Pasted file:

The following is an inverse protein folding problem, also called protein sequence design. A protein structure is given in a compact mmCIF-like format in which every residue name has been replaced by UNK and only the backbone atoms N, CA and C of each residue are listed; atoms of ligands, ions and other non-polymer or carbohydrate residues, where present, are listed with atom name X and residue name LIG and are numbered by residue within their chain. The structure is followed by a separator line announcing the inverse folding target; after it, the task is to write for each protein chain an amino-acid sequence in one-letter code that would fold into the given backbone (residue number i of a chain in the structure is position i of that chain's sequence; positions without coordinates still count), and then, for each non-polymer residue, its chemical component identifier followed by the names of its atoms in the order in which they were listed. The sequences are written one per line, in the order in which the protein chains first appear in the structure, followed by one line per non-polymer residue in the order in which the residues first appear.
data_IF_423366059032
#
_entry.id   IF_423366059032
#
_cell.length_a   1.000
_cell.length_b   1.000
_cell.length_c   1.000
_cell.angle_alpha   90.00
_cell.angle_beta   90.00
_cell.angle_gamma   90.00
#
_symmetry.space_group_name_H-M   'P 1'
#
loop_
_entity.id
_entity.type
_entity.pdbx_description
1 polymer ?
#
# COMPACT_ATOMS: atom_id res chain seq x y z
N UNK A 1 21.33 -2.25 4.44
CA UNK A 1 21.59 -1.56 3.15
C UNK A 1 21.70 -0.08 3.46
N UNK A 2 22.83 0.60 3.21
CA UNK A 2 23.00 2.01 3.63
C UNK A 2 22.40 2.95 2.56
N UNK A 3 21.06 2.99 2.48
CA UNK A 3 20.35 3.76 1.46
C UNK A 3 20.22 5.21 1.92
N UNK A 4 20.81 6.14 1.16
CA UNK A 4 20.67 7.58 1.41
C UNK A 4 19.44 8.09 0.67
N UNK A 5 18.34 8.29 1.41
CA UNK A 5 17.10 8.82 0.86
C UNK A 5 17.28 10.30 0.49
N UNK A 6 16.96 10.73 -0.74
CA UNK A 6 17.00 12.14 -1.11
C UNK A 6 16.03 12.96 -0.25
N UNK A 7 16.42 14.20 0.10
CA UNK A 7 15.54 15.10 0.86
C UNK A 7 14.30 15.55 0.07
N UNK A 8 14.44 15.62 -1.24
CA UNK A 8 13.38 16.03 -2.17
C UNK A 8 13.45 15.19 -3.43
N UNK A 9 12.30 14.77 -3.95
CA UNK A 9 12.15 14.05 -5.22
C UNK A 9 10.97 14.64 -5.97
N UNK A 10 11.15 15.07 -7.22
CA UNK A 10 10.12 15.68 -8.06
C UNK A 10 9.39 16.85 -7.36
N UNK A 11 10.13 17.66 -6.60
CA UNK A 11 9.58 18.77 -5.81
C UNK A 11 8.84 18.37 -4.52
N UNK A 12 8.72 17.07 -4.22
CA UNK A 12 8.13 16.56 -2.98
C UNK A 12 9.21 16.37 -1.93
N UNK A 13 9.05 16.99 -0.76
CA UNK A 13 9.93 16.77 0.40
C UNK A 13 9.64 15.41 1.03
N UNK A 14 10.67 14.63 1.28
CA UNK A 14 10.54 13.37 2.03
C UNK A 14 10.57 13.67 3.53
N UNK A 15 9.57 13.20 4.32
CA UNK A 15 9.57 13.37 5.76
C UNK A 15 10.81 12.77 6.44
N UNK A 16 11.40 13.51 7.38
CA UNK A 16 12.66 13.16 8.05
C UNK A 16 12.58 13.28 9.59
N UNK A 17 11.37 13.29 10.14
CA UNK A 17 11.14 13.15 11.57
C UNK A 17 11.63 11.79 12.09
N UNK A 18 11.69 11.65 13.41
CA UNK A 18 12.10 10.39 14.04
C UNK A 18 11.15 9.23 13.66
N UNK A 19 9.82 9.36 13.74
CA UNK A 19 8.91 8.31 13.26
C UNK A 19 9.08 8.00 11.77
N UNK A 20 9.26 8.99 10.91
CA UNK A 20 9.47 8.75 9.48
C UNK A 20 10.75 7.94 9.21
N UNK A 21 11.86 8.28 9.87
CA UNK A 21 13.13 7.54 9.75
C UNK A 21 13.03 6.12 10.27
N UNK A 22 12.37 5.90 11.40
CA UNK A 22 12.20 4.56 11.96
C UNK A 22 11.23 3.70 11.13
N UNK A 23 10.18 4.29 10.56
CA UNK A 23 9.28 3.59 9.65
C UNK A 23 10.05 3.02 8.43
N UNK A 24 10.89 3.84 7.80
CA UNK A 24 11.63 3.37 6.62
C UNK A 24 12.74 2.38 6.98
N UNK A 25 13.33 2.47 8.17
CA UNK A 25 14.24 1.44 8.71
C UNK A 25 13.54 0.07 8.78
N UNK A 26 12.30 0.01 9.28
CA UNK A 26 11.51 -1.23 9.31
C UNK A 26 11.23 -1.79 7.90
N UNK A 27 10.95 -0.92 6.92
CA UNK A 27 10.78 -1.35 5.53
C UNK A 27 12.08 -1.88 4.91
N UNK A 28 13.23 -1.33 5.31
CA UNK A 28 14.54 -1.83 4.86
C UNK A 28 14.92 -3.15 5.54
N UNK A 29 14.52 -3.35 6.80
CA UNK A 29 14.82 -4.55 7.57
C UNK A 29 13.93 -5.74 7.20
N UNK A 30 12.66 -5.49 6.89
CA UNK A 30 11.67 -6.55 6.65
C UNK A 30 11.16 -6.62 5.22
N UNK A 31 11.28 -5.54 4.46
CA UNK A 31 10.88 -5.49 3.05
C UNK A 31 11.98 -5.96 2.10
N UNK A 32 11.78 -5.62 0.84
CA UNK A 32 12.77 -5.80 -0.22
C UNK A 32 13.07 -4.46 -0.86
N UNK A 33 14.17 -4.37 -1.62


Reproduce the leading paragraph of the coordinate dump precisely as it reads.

The following is an inverse protein folding problem, also called protein sequence design. A protein structure is given in a compact mmCIF-like format in which every residue name has been replaced by UNK and only the backbone atoms N, CA and C of each residue are listed; atoms of ligands, ions and other non-polymer or carbohydrate residues, where present, are listed with atom name X and residue name LIG and are numbered by residue within their chain. The structure is followed by a separator line announcing the inverse folding target; after it, the task is to write for each protein chain an amino-acid sequence in one-letter code that would fold into the given backbone (residue number i of a chain in the structure is position i of that chain's sequence; positions without coordinates still count), and then, for each non-polymer residue, its chemical component identifier followed by the names of its atoms in the order in which they were listed. The sequences are written one per line, in the order in which the protein chains first appear in the structure, followed by one line per non-polymer residue in the order in which the residues first appear.